Dear Ali - May You Forever Rest in Peace

Steve Kinsman By Steve Kinsman, 4th Jun 2016 | Follow this author | RSS Feed
Posted in Wikinut>Writing>Death>Celebration

" I am the greatest," he stridently announced to the world at the age of twenty-two. And indeed he was....

I remember well...

...the brash young fighter out of Louisville, named Cassius Clay, who burst upon the national stage after annihilating a favored Sonny Liston, who could not answer the bell, and then beat him in a rematch in the first round. I remember when he became a Muslim, joining forces with Elijah Muhammad and Malcolm X, and renouncing his 'slave name' to become Muhammad Ali. I remember when he refused to be drafted to go to Vietnam, saying - heroically - "I ain't got nothin' against them Viet Cong." Indeed, when it came to standing up to the American war machine, Ali had few equals - "My conscience won't let me go shoot my brother, or some darker people, or some poor hungry people in the mud for big powerful America. And shoot them for what? They never called me nigger, they never lynched me, they didn't put no dogs on me, they didn't rob me of my nationality, rape and kill my mother and father... Shoot them for what? How can I shoot them poor people? Just take me to jail."

He stood proudly upon his beliefs. They belittled him, called him unpatriotic, a traitor. But he became a hero to the counter-culture, and as we burned our draft cards to protest the war, we honored the man who bravely showed us the way.

I remember when he fought Floyd Patterson, an Uncle Tom if ever there was one, who continued to call him Cassius. For that indignity, Ali dispatched poor Floyd halfway through the first round.

Then they stripped him of his title, and he couldn't fight for three years, but he became the first heavyweight in history to win back the title after losing it, a feat he accomplished not once, but three times.

The press castigated him, and called him a traitor, but instead of driving him down in the eyes of the public, the people embraced him, not only here but all over the world, and he became the most admired and beloved man on the entire planet.

"Down goes Frazier!" Down goes Frazier!"
screamed Howard Cosell into the microphone on that hot and insufferably humid night in the tropics. The "thrilla in Manilla" was arguably the most brutal battle in the history of the sport, and it landed both combatants in the hospital.

Oh, the memories. It seems like only yesterday...."Float like a butterfly, sting like a bee." This man made us all feel good to be members of the human race.

God, the world will miss him.

Link: The Life and Times of Muhammad Ali

Preview photo from Wikimedia Commons


Boxing, Heavyweight Champions, Heroes, Muhammed Ali, Steve Kinsman, The Greatest

Meet the author

author avatar Steve Kinsman
I live in California with my wife Carol, where I have been practicing professional astrology for 35 years. I write articles on astrology, but I enjoy writing on a variety of other subjects as well..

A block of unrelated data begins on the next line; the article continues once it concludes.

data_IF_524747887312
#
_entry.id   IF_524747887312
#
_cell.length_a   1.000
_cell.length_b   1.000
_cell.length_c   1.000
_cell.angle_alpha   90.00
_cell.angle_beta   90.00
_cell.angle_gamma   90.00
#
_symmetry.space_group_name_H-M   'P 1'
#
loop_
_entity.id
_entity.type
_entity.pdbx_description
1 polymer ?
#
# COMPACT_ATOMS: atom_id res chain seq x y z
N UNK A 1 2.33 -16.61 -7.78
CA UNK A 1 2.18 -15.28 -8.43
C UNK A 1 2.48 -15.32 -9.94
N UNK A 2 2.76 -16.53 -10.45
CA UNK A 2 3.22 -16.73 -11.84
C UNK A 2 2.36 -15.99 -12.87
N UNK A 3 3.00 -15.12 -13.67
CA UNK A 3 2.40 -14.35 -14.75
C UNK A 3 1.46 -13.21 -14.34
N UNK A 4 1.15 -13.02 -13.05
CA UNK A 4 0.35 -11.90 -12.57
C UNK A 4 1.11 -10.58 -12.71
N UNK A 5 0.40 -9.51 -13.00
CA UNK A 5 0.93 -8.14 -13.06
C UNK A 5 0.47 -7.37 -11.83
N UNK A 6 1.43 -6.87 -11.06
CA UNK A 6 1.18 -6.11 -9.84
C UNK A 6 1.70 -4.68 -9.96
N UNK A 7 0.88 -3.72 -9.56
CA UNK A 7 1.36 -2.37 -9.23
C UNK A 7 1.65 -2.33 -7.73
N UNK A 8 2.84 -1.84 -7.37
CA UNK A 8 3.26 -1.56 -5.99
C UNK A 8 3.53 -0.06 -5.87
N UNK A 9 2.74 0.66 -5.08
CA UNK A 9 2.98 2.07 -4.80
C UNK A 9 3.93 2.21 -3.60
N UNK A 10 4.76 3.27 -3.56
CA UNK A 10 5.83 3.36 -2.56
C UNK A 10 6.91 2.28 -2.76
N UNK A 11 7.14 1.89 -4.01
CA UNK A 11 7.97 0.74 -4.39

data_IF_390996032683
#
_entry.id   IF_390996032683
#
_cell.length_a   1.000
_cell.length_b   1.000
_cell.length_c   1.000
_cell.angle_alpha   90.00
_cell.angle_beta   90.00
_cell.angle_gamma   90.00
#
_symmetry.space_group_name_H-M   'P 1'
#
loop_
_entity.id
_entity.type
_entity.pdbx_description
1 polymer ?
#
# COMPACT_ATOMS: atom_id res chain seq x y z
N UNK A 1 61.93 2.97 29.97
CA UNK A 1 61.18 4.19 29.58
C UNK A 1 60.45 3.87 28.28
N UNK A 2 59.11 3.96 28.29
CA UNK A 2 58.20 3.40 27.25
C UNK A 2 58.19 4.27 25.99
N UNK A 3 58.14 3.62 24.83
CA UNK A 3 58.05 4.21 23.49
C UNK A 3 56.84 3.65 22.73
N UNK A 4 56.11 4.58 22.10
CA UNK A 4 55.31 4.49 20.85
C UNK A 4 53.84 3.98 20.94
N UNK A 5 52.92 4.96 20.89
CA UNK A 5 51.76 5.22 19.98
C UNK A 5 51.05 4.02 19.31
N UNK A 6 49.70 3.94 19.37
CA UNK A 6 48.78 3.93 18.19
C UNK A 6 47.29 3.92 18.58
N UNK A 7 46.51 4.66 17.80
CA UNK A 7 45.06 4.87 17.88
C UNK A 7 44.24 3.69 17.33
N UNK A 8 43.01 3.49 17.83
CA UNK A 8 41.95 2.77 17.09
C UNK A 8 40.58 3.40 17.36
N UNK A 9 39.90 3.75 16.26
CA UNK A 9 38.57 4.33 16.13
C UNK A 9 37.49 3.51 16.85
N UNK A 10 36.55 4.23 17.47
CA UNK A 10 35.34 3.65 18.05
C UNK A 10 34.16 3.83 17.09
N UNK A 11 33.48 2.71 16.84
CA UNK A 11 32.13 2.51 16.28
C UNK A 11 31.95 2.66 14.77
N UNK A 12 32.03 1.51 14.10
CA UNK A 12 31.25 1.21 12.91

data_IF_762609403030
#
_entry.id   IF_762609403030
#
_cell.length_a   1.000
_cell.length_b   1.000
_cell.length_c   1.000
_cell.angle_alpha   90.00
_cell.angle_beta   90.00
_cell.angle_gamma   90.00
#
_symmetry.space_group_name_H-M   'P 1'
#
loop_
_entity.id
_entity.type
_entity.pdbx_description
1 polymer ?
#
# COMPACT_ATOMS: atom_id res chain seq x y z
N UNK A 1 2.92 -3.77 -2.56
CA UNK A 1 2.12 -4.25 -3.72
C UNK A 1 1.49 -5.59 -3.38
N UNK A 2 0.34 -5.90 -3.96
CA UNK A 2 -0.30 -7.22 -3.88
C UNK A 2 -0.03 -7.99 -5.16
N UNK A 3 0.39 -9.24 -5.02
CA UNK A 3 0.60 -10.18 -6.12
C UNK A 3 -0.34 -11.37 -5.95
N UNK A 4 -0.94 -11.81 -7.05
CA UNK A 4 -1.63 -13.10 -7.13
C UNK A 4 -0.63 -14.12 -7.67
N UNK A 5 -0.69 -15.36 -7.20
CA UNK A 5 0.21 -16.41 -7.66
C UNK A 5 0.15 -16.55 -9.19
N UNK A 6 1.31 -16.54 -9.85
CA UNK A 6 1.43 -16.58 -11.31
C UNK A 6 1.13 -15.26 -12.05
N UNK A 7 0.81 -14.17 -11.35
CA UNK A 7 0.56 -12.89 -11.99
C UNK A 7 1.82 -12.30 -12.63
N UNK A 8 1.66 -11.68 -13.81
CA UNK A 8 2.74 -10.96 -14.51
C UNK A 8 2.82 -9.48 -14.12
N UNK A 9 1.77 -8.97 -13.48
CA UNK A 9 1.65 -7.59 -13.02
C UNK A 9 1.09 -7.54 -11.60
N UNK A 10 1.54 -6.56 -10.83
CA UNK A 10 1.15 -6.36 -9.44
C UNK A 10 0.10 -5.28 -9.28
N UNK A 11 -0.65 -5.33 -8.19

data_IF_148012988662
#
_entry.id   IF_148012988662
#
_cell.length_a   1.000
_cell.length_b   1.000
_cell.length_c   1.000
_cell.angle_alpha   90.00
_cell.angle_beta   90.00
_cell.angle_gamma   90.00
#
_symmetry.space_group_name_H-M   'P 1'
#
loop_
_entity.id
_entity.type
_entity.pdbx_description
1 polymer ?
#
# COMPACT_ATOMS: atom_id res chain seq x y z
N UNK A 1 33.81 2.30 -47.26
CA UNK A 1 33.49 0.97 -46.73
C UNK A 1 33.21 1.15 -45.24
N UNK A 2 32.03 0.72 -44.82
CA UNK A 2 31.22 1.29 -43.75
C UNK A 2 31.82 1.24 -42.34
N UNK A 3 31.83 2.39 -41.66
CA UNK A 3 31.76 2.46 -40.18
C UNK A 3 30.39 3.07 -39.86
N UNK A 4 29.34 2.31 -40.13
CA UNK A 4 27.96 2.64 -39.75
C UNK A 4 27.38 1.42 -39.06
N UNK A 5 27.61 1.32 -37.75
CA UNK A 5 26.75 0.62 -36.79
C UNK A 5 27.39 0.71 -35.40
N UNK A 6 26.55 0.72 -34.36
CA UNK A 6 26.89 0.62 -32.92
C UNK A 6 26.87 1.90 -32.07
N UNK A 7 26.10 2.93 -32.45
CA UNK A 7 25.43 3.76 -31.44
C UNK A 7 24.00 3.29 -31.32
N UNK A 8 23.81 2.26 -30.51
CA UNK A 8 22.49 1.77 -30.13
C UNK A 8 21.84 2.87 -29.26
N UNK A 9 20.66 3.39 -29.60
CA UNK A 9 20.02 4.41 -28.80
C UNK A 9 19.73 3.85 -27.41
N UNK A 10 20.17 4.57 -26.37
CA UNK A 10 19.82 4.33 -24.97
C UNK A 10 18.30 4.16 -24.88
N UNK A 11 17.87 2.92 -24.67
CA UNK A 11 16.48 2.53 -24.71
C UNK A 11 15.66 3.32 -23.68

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author avatar Peter B. Giblett
6th Jun 2016 (#)

Going to jail against the American war machine was one of the greatest things anyone could do in opposition to the Vietnam war.

I remember Ali being interviewed by Parkinson on Saturday night on the BBC when he was preparing to fight Smokin' Joe Frazier he was quite an entertainer, predicting that he would knock Fraizer into orbit.

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author avatar spirited
6th Jun 2016 (#)

I am not sure about Ali being the first heavyweight in history to win back the title after losing it.

Some claim Patterson did this.

"Patterson knocked out Johansson in the fifth round of their rematch on June 20, 1960, to become the first man in history to regain the Undisputed World Heavyweight Championship."

from Wikipedia, if that source can be trusted.

Ali certainly was a standout in everything that he did. His rope a dope method, although not pretty, was effective for him, or was it, he certainly took a lot of punishment.

Thanks for this tribute Steve.

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author avatar Phyllis
6th Jun 2016 (#)

Very nice piece which in my view captures the man as I remember him. As an Afro- Caribbean child growing up in England in the 60's he gave me a huge sense of pride in my blackness and we all loved for that. May he rest in peace.

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author avatar Shamarie
6th Jun 2016 (#)

Great tribute to "The Greatest", Steve! I was writing one about him too. It was a sad weekend!

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author avatar Steve Kinsman
7th Jun 2016 (#)

I'm looking forward to your tribute Shamarie.

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author avatar Retired
7th Jun 2016 (#)

May Ali R.I.P.

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author avatar Steve Kinsman
7th Jun 2016 (#)

Yes indeed. Thanks tootsieharveynovels.

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author avatar Randhir Bechoo
8th Jun 2016 (#)

Nice share on the legend.

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author avatar Steve Kinsman
9th Jun 2016 (#)

Thank you Randhir.

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